I titled this post as such because I have a collection of tidbits to share.
First, our adoption. I have not written anything about our adoption in awhile. There are things going on with our adoption that I do not feel that I can share right now. However, I would very much like to request prayers in this regard especially this week and next week.
Secondly, our minister is teaching a four-week series titled “Sexual Revolution”. Bo is only 27 years old, but he is an incredibly gifted speaker. I missed the first week. But in this past Sunday’s lesson Bo spoke about how the world’s view of sex is very small. “It’s not a big deal. Do it whenever you want with whoever you want.” Then in the church there is generally very little said about sex and what is said is whispered. But sex is really BIG, and it is a gift from God to us. Bo said that we need a revolution to change the way we talk and think about sex. If you would like to download the first lesson to listen to, go here. Hopefully this past Sunday’s lesson will be up SOON. Just to tempt you to go listen, there is a full-size bed on the stage and this past Sunday Bo also brought a dog bed on stage to illustrate his point.
Next, yesterday was an absolutely gorgeous spring-like day here. So I spent the afternoon outside soaking up the sun and reading Walt Whitman’s Leaves of Grass for the first time. Some of it is hard for me to understand, but I really like this passage:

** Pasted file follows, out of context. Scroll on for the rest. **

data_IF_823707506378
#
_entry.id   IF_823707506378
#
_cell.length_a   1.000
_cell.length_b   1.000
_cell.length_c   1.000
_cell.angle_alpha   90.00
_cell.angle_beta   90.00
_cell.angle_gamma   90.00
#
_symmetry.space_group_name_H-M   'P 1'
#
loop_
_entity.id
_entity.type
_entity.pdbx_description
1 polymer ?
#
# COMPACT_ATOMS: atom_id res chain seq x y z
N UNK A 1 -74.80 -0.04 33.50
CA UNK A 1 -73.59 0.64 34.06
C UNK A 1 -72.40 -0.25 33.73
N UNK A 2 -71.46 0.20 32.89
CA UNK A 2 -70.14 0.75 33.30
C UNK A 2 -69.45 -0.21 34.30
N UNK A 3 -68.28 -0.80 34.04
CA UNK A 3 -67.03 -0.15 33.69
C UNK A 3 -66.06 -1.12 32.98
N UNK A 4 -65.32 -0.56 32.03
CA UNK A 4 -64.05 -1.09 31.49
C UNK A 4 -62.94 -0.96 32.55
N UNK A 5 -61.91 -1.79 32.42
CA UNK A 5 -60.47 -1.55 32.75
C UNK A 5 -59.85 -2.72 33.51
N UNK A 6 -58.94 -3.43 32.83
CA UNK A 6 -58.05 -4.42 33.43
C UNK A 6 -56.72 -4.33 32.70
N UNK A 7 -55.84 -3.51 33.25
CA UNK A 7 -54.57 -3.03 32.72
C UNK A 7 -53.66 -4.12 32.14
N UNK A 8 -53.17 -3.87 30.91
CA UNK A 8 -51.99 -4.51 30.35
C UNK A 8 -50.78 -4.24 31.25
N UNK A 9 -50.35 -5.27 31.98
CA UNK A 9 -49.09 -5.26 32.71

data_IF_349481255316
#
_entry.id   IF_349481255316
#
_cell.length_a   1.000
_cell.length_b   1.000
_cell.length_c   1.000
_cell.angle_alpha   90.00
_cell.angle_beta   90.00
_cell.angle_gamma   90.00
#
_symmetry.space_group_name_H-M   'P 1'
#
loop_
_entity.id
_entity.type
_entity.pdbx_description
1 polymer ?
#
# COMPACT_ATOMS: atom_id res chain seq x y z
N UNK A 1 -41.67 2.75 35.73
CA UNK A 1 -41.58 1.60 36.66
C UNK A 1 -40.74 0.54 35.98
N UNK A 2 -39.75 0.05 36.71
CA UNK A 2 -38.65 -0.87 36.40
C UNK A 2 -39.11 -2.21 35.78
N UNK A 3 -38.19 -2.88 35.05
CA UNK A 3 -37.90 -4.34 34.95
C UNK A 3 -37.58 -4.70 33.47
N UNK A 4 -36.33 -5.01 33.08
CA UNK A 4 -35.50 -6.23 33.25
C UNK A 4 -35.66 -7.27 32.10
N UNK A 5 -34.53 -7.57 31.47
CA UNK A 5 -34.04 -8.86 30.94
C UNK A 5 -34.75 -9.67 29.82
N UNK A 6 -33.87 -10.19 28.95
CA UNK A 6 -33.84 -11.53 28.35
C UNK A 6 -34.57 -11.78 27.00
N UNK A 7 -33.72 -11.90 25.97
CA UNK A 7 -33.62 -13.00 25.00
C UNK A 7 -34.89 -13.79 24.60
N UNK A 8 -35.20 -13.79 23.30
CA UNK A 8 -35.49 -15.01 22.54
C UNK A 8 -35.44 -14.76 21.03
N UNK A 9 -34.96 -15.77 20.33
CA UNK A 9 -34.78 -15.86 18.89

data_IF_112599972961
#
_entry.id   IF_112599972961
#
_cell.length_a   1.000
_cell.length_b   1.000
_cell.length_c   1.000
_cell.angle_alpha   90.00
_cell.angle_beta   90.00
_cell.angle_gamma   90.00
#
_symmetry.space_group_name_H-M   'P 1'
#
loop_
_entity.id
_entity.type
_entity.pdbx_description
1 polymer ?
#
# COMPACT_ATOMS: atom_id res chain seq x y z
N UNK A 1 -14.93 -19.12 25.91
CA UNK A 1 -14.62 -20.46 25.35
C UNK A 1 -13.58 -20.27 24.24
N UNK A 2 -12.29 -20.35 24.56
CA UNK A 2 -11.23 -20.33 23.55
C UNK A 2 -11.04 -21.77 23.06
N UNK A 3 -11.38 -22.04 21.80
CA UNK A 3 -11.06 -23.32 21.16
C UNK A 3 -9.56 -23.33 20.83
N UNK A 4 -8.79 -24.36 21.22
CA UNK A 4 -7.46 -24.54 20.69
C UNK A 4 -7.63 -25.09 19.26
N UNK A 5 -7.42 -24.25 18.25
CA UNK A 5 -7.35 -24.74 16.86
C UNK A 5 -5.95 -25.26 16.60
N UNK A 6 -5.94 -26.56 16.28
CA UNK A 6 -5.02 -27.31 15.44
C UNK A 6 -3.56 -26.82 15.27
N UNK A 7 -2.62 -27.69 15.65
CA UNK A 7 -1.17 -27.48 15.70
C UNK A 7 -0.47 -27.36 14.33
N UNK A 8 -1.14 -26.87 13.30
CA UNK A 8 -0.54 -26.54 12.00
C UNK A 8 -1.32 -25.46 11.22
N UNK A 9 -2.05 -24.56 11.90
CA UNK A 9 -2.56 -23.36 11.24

This is what you shall do: Love the earth and sun and the animals, despise riches, give alms to every one that asks, stand up for the stupid and crazy, devote your income and labor to others, hate tyrants, argue not concerning God, have patience and indulgence toward the people, take off your hat to nothing known or unknown or to any man or number of men, go freely with powerful uneducated persons and with the young and with the mothers of families, read these leaves in the open air every season of every year of your life, re-examine all you have been told at school or church or in any book, dismiss whatever insults your own soul, and your very flesh shall be a great poem and have the richest fluency not only in its words but in the silent lines of its lips and face and between the lashes of your eyes and in every motion and joint of your body.
I do not know much about Mr. Whitman, but I think I would have liked him.